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   October 22, 2014



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COMMENT





SLAM! Speaks: Remembering the Ultimate Warrior
By SLAM! Wrestling Staff


Warrior arrives at the autograph signing in 2008 in Uniondale, NY. Photo by Bruno Silveira, www.colorsuits.com



As wrestling reporters, the last 24+ hours has been rough for the SLAM! Wrestling staff; as wrestling fans, it's been even harder. The death of The Ultimate Warrior impacted us all, whether we grew up watching him as part of our Saturday morning ritual or otherwise connected with him during the 1990s and beyond.

Through everything Warrior did in his career and after his retirement from the ring in North America (he did wrestle in Spain a couple years following his departure from WCW), he kept himself in the consciousness of the wrestlesphere.

Today, SLAM! Wrestling's writers recall their experiences with The Ultimate Warrior.

Matthew Byer: My most vibrant memory of the Ultimate Warrior comes from SummerSlam 1988 when I was a kid. In those days there weren't that many options in order to watch a PPV and in my neighbourhood the only choice was to crowd into a local pub to watch the show. There was always great uncertainty that the feed they had was legal because frequently the sound and/or video would cut out.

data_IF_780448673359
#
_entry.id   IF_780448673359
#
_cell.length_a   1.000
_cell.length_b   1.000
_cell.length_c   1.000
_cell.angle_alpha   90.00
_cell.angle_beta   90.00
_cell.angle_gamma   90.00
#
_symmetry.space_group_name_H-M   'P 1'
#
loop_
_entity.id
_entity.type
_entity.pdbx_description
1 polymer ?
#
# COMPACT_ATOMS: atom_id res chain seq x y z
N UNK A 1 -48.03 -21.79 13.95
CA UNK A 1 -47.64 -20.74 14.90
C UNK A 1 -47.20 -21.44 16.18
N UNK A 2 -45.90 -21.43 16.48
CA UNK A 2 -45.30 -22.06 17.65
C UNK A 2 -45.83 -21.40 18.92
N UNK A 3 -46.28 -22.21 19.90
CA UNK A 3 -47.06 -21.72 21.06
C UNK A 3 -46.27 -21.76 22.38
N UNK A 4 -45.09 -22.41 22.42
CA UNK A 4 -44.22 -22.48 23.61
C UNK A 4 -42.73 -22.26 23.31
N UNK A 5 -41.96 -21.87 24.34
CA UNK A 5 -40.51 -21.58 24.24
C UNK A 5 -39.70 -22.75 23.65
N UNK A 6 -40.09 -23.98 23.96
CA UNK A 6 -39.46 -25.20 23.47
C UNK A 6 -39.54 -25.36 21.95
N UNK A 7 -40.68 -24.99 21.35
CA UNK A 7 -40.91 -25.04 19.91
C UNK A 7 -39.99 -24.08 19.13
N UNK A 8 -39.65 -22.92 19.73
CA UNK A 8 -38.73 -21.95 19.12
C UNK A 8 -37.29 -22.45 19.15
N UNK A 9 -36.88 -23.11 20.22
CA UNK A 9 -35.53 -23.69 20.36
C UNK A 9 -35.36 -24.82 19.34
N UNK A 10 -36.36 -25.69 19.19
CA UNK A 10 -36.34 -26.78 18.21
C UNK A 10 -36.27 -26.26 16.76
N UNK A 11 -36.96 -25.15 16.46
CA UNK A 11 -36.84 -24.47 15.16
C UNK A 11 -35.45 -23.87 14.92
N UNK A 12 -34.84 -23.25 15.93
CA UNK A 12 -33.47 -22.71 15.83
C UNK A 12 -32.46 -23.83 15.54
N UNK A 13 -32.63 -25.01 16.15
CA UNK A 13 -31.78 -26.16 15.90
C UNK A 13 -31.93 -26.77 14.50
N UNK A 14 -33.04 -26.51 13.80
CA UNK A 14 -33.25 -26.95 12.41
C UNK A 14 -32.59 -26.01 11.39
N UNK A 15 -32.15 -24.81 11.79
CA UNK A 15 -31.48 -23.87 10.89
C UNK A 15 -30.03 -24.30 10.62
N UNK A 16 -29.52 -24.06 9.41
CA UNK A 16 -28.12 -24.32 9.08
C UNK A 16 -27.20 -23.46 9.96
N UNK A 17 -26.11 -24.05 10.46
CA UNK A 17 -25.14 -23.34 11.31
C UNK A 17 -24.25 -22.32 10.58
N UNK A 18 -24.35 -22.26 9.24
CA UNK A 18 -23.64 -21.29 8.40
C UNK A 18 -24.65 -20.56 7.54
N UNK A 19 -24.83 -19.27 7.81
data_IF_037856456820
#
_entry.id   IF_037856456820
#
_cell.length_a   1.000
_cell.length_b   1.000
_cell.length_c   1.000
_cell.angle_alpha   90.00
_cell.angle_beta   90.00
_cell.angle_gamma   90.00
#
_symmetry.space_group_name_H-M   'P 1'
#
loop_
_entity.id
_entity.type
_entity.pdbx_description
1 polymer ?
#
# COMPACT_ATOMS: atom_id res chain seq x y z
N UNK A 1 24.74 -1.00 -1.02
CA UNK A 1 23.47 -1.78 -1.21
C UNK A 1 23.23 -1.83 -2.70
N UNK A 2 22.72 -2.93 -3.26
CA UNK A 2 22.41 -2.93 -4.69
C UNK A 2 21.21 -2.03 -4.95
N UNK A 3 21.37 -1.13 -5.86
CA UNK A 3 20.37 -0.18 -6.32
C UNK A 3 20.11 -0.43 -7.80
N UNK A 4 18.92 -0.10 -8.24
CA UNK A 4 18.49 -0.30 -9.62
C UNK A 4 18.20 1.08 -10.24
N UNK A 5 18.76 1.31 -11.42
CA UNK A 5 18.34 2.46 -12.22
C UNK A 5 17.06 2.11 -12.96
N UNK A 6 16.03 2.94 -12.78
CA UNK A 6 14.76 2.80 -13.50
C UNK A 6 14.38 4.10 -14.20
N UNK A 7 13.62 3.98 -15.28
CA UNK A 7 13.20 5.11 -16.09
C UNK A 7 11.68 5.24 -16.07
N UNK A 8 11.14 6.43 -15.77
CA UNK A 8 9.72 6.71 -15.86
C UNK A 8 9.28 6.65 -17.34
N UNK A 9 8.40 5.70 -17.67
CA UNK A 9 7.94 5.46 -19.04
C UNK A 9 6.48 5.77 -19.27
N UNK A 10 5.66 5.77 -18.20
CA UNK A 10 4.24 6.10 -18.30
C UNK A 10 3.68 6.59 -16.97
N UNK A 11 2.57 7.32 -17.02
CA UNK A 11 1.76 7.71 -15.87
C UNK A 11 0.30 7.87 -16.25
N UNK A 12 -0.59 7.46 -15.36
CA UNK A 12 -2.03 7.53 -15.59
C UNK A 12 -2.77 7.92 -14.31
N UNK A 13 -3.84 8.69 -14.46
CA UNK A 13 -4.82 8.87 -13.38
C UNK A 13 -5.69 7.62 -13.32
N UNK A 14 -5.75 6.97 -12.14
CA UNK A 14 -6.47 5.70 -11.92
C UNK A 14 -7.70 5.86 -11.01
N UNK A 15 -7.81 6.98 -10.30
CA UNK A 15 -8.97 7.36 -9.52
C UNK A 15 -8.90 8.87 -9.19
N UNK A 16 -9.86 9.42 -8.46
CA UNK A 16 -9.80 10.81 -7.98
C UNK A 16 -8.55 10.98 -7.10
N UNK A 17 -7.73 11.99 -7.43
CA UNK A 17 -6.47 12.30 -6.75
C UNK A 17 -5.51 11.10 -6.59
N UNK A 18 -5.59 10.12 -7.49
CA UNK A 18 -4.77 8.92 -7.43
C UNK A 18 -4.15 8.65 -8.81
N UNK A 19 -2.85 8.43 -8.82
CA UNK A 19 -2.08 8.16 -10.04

In any event, in my neighbourhood there was a tendency for not everyone to get along, but for that PPV we were all on our best behaviour lest we be thrown out. As SummerSlam unfolded the excitement built, but all of the sudden the Honky Tonk Man sauntered to the ring and got on the microphone and arrogantly challenged anyone in the back to come and wrestle him for his Intercontinental Title. At first there was no challenger who appeared and you could hear the muttering throughout the pub, but than the familiar music of the Ultimate Warrior played and the whole place exploded both in the arena and our little pub in Ottawa. In a lot of ways I don't think any other wrestler ever embodied just pure excitement like the Ultimate Warrior did and that's how I'll always remember him.


Ricky Havlik: As a kid, I remember Wrestlemania 6 as such a huge deal. My parents rented me that VHS tape so many times. With a king-size blanket laid out on the floor and four pillows as ring posts, I re-enacted the WWF Championship match with a stuffed animal over and over. Despite always being a "Hogan guy," that stuffed animal always missed the leg drop and I would connect with the splash, followed by a pinfall and celebration with a homemade title belt.